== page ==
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Business Briefs: Gay entrepreneur invests in blockchain sector

by Matthew S. Bajko

Constellation Labs co-founder and head of community Altif Brown. Photo: Rick Gerharter
Constellation Labs co-founder and head of community Altif Brown. Photo: Rick Gerharter  

Altif Brown, a co-founder and head of community at Constellation Labs, can count on one hand the number of other African-Americans he knows working in the blockchain sector. He has yet to meet another gay person.

"In the blockchain community, people are very surprised to meet a black founder of a company. I have met zero gay founders and only three black founders that I know of," said Brown in a recent interview with the Bay Area Reporter. "They may exist, but if I have to search for them that in and of itself is a problem."

He and three others, all straight men, launched Constellation in November last year and have since grown the company to 25 employees. It offers its own cryptocurrency called DAG, short for directed acyclic graph, and is building a new model for distributing the online currency.

"What we are doing is not technically a blockchain. It is part of a broader umbrella," said Brown.

For instance, the better-known bitcoin stacks transactions vertically atop one another in a chain, creating a large ledger that must be housed on various devices and takes an immense amount of energy to run. Constellation scales up horizontally with each transaction, thus diminishing the amount of space and energy required to run its blockchain.

"We are taking principles from a distribution company to apply it to the blockchain infrastructure in order to simplify the running of the chain and the energy it needs," explained Brown. "It allows transactions to freely flow through the network without having everyone agree on it first. The ledger is updated by spreading it between people - it is called gossiping - and because of that we can scale up the network."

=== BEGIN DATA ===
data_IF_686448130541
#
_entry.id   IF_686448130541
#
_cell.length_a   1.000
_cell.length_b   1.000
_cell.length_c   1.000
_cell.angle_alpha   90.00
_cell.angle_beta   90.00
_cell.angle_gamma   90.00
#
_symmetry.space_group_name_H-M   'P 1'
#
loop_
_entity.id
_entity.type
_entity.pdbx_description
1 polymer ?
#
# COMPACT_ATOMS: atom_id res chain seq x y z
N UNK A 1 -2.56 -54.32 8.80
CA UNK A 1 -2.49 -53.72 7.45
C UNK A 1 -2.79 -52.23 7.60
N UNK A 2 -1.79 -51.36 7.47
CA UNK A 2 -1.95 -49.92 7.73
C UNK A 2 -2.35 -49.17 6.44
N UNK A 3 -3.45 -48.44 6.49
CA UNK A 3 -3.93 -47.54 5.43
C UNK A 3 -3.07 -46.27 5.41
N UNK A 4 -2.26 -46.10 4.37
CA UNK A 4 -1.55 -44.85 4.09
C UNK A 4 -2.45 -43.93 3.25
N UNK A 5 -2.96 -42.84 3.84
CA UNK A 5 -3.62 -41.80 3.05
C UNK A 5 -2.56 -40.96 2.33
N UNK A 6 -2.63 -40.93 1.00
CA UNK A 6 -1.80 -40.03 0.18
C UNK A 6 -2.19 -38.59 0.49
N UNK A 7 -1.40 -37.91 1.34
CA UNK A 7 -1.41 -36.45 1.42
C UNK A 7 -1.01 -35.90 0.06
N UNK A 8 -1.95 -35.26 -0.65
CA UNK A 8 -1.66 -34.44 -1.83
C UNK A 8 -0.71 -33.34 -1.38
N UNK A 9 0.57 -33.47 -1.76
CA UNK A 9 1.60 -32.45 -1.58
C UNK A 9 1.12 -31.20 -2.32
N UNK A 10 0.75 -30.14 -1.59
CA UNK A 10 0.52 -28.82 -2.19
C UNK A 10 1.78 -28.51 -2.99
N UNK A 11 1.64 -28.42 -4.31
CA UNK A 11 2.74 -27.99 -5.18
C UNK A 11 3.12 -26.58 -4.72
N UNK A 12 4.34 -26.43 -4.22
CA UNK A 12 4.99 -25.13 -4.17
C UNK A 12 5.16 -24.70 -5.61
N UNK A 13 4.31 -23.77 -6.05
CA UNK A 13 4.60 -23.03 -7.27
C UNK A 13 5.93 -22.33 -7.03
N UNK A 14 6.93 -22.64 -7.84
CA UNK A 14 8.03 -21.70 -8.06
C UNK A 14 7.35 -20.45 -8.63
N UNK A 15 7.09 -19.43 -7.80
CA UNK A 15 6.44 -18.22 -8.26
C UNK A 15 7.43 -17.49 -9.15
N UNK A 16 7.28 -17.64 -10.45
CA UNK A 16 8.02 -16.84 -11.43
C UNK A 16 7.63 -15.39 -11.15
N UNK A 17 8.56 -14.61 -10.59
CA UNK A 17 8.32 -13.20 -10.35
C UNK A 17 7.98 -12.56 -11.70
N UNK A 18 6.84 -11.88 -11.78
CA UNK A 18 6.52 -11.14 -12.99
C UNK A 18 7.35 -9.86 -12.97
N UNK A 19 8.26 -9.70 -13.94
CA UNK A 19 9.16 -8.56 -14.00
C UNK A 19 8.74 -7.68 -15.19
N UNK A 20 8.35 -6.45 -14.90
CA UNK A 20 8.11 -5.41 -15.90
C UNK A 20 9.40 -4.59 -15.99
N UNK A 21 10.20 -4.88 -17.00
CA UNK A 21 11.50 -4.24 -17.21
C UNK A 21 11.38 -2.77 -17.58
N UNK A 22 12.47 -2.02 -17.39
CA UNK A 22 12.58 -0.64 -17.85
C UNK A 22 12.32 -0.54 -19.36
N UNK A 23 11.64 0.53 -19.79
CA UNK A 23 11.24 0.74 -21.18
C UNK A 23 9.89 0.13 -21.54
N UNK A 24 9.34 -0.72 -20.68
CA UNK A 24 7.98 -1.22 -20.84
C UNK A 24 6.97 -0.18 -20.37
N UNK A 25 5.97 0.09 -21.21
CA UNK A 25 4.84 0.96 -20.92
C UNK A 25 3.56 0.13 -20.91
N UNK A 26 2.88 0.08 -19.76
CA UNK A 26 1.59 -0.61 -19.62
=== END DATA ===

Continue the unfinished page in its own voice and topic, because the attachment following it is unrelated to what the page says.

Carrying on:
Constellation is able to run on mobile phones and other Internet of Things devices, and people who agree to dedicate space on their devices are rewarded in DAG. It is currently in beta testing and plans to launch to the public in late 2019 or early 2020.

"With blockchain, the more people use it the slower it gets. With Constellation, the more people use it, it gets faster with time," said Brown.

Despite constant headlines about the eminent collapse of cryptocurrencies, Brown insisted the digital coins aren't going to disappear. He noted that it's been a decade since bitcoin was unveiled and, compared to some other countries' currencies, is more stable of an investment.

"The genie is out of the bottle," he said. "The space is maturing rapidly."

Emphasizing that he cannot give financial advice, Brown recommended that people do their own research before investing in a cryptocurrency. Similar to how they should investigate companies they buy stock in, so should people learn about the various digital coins on sale.

"A lot of people think it means investing in fake money. But when you ask them about how the dollar gets value, they have no answer," he said. "I do think they should explore it more and not be afraid to dive into it."